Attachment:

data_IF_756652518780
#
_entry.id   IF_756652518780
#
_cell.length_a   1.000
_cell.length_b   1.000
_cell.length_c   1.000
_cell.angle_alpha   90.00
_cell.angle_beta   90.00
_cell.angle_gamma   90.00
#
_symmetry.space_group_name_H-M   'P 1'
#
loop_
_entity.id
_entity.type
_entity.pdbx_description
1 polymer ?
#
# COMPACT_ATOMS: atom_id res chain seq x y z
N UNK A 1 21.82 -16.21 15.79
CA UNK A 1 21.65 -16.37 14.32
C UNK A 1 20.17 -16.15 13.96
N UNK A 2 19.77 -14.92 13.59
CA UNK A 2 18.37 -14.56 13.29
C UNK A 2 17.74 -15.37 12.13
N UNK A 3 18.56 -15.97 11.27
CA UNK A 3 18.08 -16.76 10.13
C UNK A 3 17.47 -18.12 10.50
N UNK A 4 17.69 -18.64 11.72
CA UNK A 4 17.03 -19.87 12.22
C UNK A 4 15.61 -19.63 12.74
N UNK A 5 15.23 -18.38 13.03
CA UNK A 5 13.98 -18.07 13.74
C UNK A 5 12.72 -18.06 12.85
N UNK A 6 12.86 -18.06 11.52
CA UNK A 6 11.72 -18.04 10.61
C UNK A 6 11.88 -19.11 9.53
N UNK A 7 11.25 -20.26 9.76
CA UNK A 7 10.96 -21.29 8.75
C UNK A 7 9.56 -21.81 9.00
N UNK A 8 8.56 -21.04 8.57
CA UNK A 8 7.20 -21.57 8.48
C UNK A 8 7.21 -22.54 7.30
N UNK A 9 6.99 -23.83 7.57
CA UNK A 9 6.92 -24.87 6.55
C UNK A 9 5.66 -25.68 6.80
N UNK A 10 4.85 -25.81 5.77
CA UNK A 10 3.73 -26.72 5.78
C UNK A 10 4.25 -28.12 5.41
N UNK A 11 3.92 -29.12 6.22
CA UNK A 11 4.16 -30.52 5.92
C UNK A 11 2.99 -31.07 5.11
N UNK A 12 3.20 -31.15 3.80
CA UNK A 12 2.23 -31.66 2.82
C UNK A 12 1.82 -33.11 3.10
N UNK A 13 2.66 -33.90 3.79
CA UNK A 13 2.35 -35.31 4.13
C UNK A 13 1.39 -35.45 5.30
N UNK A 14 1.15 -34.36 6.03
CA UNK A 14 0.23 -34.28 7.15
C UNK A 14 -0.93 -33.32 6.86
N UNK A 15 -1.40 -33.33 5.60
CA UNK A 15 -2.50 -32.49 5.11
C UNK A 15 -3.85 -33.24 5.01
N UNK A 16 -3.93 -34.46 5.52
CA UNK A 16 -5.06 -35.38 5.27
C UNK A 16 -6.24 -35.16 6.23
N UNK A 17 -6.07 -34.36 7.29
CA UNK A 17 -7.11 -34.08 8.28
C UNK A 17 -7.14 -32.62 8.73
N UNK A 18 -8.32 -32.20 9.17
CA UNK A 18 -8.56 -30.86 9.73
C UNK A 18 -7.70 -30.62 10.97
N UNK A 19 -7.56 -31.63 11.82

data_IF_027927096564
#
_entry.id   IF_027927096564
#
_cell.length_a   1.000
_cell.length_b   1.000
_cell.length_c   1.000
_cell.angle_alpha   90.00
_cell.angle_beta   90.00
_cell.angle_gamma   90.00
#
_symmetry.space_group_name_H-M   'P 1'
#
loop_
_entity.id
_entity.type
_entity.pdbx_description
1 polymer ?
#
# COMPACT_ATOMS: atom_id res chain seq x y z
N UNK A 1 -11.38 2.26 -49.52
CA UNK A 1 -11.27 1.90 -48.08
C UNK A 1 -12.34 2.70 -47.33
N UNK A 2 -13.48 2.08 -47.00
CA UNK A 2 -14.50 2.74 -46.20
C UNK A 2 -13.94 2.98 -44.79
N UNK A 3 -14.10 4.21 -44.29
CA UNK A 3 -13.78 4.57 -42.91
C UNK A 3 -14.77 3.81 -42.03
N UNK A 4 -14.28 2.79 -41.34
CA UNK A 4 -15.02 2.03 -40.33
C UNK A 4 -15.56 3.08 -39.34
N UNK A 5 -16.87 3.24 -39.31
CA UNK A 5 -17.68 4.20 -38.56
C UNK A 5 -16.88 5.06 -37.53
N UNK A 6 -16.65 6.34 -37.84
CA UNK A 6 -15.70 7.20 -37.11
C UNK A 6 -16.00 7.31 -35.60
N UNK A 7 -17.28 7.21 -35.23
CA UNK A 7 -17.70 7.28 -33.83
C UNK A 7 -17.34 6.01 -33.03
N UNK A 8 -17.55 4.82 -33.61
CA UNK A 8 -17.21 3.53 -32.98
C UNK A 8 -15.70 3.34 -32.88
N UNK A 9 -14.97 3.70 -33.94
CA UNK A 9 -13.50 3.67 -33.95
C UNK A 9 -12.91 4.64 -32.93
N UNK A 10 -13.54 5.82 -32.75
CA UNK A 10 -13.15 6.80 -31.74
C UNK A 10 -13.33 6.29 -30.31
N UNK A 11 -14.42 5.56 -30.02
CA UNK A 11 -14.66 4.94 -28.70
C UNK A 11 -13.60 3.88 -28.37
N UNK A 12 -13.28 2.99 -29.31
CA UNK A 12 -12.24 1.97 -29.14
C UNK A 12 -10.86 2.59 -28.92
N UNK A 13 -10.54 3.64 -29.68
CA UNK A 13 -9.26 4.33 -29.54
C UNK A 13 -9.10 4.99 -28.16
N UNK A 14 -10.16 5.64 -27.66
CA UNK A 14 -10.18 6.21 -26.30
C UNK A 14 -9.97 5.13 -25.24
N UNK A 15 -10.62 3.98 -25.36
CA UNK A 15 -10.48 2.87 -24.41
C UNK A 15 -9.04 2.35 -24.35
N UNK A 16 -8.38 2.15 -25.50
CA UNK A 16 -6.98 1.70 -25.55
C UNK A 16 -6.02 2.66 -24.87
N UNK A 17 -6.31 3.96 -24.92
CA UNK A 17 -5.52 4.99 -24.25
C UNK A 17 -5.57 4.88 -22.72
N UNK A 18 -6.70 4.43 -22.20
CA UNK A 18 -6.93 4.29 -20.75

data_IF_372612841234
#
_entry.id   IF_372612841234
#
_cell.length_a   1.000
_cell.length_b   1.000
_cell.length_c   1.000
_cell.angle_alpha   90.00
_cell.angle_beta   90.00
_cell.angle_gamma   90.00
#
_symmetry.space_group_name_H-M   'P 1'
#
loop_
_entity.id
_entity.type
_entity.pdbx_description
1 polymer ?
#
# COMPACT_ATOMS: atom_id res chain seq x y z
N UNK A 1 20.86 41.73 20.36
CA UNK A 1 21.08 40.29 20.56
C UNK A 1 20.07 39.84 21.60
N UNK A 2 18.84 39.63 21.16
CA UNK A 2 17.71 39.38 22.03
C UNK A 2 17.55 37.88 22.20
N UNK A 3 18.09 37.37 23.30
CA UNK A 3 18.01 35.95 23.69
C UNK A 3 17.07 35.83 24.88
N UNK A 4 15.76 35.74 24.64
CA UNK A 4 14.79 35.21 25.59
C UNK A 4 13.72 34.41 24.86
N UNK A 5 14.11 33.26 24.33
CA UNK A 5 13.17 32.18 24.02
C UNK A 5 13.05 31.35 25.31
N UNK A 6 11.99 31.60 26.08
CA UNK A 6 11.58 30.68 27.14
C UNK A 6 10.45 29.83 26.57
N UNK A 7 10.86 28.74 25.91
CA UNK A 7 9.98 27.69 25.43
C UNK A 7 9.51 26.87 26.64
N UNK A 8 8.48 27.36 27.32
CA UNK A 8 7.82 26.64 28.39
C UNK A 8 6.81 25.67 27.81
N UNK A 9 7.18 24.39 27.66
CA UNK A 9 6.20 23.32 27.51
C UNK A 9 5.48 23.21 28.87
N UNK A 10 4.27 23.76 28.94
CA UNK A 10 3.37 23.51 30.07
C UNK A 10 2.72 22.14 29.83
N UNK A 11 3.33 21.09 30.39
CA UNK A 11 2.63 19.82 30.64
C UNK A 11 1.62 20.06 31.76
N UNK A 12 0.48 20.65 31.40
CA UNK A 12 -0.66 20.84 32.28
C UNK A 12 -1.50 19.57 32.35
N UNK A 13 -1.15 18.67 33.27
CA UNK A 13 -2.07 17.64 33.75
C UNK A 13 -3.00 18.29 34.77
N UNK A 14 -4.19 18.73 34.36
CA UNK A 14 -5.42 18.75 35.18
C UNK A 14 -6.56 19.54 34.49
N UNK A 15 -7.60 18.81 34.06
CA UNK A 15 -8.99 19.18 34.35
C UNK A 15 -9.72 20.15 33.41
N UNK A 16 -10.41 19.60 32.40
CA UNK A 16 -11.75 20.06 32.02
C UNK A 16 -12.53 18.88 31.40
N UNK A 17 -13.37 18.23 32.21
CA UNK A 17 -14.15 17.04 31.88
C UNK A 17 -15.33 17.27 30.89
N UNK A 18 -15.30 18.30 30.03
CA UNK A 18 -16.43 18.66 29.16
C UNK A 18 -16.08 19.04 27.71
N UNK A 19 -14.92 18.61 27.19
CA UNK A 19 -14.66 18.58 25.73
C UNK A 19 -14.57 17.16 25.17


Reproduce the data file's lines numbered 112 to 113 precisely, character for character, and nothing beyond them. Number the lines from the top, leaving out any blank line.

CA UNK A 6 -15.70 7.20 -37.11
C UNK A 6 -16.00 7.31 -35.60